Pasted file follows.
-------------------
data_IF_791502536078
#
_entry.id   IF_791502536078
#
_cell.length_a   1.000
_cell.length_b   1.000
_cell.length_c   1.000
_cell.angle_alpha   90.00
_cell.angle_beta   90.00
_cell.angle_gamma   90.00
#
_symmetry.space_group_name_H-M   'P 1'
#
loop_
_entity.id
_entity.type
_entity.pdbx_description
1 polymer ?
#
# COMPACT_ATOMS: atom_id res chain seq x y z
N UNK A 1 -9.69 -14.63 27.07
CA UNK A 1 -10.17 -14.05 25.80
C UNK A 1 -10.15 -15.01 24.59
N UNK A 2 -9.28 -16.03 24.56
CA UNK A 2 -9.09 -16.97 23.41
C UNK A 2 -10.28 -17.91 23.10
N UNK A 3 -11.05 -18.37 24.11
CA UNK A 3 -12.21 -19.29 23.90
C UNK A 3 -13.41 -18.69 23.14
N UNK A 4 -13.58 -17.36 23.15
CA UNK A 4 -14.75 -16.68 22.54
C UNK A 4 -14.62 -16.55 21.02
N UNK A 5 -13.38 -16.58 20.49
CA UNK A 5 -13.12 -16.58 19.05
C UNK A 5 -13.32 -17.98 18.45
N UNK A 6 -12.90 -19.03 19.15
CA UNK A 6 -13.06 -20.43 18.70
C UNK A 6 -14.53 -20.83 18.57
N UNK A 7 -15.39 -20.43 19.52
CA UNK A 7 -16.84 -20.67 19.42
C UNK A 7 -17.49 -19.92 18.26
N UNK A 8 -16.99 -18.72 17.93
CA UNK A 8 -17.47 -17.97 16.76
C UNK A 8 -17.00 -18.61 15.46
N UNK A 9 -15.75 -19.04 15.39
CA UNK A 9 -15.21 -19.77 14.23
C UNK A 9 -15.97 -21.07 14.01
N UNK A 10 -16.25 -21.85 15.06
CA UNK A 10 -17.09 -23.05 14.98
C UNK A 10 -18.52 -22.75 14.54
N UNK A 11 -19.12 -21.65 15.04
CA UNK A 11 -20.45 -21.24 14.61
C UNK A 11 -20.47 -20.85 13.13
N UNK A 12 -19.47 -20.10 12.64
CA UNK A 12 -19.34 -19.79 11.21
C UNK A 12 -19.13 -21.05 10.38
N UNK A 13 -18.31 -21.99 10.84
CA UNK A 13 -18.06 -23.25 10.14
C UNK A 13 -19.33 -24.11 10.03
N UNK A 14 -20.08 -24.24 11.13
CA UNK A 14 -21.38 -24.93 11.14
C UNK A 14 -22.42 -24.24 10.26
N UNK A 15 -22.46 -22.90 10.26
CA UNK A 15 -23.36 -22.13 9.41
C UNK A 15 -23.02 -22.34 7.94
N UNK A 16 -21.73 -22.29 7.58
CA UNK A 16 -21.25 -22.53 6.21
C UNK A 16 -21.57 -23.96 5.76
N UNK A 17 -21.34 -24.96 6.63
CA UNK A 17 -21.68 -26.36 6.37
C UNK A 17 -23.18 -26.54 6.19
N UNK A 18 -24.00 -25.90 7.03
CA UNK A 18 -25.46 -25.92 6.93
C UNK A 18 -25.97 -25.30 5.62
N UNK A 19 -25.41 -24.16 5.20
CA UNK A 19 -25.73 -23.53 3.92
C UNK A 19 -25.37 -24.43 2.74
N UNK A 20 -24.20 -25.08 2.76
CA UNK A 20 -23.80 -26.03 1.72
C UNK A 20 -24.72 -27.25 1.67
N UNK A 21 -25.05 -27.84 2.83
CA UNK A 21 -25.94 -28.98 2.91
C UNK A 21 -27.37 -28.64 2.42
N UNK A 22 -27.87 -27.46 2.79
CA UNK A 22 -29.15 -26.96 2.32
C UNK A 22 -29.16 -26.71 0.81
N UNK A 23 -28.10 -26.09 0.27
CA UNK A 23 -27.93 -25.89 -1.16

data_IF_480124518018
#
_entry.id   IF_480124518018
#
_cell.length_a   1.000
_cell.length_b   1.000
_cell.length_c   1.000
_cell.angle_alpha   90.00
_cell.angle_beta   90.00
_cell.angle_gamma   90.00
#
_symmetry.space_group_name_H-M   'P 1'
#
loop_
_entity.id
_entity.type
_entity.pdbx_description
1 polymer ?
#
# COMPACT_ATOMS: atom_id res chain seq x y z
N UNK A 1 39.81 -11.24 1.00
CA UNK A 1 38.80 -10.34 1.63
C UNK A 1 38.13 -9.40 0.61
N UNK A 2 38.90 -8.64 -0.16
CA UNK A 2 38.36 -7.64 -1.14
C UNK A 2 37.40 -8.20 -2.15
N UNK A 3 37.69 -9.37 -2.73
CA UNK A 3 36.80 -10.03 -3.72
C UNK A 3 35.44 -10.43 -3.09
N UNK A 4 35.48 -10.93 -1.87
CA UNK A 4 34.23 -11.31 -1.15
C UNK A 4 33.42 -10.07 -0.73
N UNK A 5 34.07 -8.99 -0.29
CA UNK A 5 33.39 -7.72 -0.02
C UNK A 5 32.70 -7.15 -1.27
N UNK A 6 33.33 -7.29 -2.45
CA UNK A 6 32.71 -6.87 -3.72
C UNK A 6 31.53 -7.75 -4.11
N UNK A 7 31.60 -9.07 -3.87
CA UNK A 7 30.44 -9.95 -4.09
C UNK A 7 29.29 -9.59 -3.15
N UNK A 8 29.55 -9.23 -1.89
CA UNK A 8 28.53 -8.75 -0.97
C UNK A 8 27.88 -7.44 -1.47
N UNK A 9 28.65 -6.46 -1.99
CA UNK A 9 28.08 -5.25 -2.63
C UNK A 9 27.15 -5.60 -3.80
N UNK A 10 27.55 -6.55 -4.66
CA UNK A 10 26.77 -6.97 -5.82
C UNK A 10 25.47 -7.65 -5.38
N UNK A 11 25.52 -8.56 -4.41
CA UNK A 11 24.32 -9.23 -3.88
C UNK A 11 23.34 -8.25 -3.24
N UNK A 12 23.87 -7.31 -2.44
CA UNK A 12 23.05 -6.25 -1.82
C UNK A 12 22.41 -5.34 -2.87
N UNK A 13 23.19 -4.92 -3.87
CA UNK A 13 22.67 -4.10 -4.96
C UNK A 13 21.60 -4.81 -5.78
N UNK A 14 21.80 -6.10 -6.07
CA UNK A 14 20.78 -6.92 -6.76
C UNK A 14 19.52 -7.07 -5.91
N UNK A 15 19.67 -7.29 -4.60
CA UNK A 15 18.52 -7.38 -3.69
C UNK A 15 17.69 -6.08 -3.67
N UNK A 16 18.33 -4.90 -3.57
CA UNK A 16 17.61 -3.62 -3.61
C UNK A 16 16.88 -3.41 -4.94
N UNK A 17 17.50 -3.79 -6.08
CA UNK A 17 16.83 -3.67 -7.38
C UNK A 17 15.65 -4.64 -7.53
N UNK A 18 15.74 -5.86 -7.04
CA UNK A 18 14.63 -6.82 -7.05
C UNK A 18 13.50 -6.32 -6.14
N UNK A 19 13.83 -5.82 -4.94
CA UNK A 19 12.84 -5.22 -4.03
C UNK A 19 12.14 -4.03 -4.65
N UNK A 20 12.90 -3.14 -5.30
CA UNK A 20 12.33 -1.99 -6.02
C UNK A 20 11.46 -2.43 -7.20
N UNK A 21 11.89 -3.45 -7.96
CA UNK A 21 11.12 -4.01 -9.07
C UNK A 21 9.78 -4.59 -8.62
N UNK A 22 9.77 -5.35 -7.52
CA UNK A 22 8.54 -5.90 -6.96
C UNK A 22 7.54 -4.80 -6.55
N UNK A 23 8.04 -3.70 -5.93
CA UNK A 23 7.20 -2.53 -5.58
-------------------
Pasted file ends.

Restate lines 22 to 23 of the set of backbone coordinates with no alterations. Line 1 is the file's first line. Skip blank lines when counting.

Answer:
CA UNK A 1 -10.17 -14.05 25.80
C UNK A 1 -10.15 -15.01 24.59